Throughout a significant portion of 2016, Windows 10 was making headlines, but not necessarily for reasons Microsoft wanted. Microsoft gave away free copies of Windows 10 to everyone running Windows 7 or Windows 8.1 for the first year it was available, and it tried to get as many people as possible to upgrade during this time. In that push, Microsoft resorted to some annoying tactics, from alerts positioned in the system tray to full-blown pop-up ads appearing on desktops.
The most frustrating Microsoft tactic, however, revolved around a little red “X.” With one of those pop-ups, users quickly discovered that closing the window by using the red X button didn’t actually cancel the upgrade process, but instead scheduled it anyway. This, as you probably remember, caused quite a bit of controversy among Windows users.
In a new interview with Windows Weekly, Microsoft Chief Marketing Officer Chris Capossela says that’s the point his company went to far in its marketing push for Windows 10. “We’re always trying to push the envelope and sometimes we do it well, and sometimes we make mistakes,” Capossela said.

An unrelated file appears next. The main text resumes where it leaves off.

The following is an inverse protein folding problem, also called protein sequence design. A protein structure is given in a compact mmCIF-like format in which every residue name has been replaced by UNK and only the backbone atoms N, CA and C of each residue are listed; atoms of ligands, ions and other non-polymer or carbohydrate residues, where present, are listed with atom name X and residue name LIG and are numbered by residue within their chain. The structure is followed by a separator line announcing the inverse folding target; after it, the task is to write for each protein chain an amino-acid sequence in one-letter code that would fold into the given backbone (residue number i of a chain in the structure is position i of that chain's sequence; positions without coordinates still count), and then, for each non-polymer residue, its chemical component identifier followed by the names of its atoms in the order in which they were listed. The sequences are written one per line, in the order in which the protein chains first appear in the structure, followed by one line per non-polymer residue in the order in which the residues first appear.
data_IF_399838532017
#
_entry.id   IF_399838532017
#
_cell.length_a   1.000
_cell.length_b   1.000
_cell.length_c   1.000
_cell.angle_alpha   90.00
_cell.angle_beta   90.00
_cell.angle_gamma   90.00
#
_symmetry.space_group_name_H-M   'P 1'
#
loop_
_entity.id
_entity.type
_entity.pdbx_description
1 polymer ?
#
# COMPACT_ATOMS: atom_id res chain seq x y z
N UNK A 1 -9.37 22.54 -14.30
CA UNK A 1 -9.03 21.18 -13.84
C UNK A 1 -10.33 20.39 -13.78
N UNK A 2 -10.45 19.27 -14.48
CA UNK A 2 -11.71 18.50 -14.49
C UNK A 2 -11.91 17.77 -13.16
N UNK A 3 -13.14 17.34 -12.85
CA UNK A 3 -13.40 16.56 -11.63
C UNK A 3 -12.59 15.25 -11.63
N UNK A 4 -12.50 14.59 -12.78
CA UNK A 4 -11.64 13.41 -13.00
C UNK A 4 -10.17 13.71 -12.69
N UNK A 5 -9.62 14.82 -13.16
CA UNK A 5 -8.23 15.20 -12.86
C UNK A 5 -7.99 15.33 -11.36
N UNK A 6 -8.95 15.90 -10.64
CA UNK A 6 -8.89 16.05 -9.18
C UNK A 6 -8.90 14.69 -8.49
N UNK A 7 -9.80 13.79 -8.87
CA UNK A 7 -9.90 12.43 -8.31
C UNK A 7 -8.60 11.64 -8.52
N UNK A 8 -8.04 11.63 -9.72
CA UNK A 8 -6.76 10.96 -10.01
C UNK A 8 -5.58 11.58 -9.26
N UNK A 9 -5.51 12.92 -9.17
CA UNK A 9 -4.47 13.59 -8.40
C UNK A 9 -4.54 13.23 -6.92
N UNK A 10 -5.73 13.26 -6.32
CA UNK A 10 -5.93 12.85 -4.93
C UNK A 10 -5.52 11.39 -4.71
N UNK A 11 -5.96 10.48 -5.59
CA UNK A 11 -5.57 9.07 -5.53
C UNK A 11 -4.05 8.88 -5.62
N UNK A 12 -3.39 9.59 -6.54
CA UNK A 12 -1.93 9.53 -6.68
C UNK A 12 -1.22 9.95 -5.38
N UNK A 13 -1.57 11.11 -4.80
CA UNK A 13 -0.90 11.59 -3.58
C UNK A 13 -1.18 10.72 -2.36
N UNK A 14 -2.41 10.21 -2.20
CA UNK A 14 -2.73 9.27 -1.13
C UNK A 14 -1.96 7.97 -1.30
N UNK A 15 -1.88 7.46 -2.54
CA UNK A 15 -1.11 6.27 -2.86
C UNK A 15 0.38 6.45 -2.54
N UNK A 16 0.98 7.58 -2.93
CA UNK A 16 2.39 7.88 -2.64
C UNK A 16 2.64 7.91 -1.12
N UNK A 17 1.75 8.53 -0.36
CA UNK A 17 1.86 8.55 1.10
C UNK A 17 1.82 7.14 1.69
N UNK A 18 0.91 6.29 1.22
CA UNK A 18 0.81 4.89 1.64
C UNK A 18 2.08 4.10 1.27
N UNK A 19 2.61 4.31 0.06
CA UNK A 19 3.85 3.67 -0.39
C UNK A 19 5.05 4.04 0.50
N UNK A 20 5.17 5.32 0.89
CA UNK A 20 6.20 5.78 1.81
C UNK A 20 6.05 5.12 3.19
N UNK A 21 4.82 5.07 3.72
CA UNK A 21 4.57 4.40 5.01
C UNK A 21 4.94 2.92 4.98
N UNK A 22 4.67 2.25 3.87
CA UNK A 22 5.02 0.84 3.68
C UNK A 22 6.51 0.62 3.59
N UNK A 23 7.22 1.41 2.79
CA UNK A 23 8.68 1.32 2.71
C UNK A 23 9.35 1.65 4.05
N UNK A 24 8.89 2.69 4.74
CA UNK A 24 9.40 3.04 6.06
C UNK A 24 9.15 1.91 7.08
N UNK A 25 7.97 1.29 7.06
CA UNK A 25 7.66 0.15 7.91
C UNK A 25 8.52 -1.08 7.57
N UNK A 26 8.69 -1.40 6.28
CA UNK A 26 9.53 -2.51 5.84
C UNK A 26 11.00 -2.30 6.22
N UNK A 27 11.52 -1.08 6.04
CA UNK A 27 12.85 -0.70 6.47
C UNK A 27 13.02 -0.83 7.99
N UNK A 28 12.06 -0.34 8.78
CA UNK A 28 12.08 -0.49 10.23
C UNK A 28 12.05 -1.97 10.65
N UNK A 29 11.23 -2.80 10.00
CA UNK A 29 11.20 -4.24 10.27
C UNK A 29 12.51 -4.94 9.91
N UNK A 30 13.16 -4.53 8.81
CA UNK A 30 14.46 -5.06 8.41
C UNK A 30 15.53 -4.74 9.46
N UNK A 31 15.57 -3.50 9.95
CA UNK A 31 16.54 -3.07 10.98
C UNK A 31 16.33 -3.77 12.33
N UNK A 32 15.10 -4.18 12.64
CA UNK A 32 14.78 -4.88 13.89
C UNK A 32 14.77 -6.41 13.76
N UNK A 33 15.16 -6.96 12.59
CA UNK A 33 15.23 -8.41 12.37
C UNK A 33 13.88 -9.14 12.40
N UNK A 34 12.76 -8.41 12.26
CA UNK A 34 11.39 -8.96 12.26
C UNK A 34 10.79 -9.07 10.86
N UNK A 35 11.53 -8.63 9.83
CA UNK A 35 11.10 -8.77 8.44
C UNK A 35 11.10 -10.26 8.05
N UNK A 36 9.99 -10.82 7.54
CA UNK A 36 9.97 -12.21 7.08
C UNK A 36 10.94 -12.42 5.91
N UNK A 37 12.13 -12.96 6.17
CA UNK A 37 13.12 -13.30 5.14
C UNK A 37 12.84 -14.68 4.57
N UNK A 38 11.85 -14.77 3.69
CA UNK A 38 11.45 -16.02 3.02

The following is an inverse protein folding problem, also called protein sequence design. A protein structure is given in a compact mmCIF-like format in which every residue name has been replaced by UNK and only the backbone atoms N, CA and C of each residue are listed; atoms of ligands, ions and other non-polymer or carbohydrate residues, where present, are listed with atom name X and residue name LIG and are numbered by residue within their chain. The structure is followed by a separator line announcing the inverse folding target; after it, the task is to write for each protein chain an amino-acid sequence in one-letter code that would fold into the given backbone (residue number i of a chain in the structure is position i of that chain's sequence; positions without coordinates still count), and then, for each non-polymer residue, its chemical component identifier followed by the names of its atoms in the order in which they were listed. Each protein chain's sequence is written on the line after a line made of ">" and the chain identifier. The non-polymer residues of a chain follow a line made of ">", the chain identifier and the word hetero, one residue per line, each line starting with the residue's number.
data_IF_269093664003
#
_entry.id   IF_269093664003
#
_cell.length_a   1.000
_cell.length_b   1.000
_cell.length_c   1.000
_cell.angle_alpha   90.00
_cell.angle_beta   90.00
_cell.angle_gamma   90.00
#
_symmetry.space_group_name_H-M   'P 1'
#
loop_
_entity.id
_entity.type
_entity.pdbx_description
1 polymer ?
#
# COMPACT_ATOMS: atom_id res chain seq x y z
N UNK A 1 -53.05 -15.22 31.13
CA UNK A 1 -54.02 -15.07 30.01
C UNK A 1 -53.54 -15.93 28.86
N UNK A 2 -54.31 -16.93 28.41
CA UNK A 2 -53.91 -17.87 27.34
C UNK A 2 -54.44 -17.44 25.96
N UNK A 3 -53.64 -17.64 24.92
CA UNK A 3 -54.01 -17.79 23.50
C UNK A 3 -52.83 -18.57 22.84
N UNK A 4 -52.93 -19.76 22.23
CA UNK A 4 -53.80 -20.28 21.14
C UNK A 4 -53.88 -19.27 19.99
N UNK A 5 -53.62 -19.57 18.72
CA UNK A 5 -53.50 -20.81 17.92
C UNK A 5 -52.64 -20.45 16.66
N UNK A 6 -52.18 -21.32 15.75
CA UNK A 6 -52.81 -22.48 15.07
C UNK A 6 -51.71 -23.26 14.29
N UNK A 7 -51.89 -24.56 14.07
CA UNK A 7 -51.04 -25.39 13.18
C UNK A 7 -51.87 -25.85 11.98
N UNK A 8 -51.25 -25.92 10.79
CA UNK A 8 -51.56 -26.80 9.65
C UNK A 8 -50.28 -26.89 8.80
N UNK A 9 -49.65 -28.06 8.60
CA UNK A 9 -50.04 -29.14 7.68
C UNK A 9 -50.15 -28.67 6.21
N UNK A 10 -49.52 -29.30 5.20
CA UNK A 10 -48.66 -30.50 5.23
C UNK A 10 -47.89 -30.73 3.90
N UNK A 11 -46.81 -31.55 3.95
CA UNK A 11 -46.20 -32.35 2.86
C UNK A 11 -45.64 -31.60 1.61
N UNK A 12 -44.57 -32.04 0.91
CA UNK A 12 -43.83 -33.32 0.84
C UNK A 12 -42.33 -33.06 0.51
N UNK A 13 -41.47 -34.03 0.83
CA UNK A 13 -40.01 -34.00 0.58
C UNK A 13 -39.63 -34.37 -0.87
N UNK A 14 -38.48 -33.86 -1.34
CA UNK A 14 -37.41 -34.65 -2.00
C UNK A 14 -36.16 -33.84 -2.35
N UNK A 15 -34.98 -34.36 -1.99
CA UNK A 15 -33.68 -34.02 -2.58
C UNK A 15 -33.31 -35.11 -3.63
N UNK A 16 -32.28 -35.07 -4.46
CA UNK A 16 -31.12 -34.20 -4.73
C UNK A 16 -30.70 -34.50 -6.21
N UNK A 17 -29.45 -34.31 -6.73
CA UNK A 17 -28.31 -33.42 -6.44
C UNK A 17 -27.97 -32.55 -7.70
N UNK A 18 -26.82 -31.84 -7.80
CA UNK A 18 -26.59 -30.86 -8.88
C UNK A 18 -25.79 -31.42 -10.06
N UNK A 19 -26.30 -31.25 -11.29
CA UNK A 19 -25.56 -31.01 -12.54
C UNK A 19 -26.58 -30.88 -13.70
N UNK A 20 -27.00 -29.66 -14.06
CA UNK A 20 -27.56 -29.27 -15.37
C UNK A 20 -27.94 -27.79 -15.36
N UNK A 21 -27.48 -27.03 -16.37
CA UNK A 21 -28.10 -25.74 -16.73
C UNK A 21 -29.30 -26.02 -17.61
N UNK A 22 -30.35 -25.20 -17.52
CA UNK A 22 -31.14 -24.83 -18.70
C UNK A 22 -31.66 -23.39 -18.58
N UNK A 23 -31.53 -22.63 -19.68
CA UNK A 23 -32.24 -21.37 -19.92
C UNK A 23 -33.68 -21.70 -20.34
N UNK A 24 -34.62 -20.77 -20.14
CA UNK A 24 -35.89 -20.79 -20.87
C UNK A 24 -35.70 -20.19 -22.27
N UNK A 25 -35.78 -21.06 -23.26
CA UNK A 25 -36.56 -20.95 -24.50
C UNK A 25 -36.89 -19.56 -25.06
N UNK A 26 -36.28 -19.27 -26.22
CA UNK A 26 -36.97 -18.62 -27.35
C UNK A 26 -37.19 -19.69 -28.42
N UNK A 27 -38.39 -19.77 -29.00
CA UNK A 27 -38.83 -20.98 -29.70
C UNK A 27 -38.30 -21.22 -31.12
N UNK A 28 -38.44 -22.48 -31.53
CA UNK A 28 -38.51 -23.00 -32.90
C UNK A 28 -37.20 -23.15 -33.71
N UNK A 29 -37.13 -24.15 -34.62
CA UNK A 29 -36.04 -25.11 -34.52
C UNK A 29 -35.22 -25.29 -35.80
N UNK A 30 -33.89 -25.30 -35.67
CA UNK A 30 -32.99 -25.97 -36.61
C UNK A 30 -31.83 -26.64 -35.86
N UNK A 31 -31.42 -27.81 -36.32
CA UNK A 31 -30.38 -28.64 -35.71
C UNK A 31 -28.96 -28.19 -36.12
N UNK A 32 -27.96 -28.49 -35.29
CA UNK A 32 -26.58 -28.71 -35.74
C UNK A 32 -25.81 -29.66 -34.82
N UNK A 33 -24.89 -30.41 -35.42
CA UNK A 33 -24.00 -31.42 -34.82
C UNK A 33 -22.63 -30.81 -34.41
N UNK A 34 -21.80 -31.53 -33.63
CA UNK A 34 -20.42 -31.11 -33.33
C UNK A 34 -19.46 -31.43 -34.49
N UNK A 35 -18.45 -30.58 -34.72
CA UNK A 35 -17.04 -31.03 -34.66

“We know we want people to be running Windows 10 from a security perspective, but finding that right balance where you’re not stepping over the line of being too aggressive is something we tried, and for a lot of the year I think we got it right, but there was one particular moment in particular where, you know, the red ‘X’ in the dialog box which typically means ‘cancel’ didn’t mean ‘cancel.'”
Capossela continued by saying that Microsoft knew it had “gone too far” within a couple of hours, and noted that the two weeks following the roll out of that feature were “pretty painful” for his team. It took almost two weeks for Microsoft to correct the behavior of the red “X,” and in that time, it fielded a lot of complaints from people who thought they were merely dismissing the dialog box.
In the end, that push to move people to Windows 10 worked out well for Microsoft, as it announced back in September that Windows 10 was running on 400 million different devices. Still, here’s hoping that Microsoft’s upgrade promotions get a little less intrusive in the future. You can see the full clip from Windows Weekly in the video above.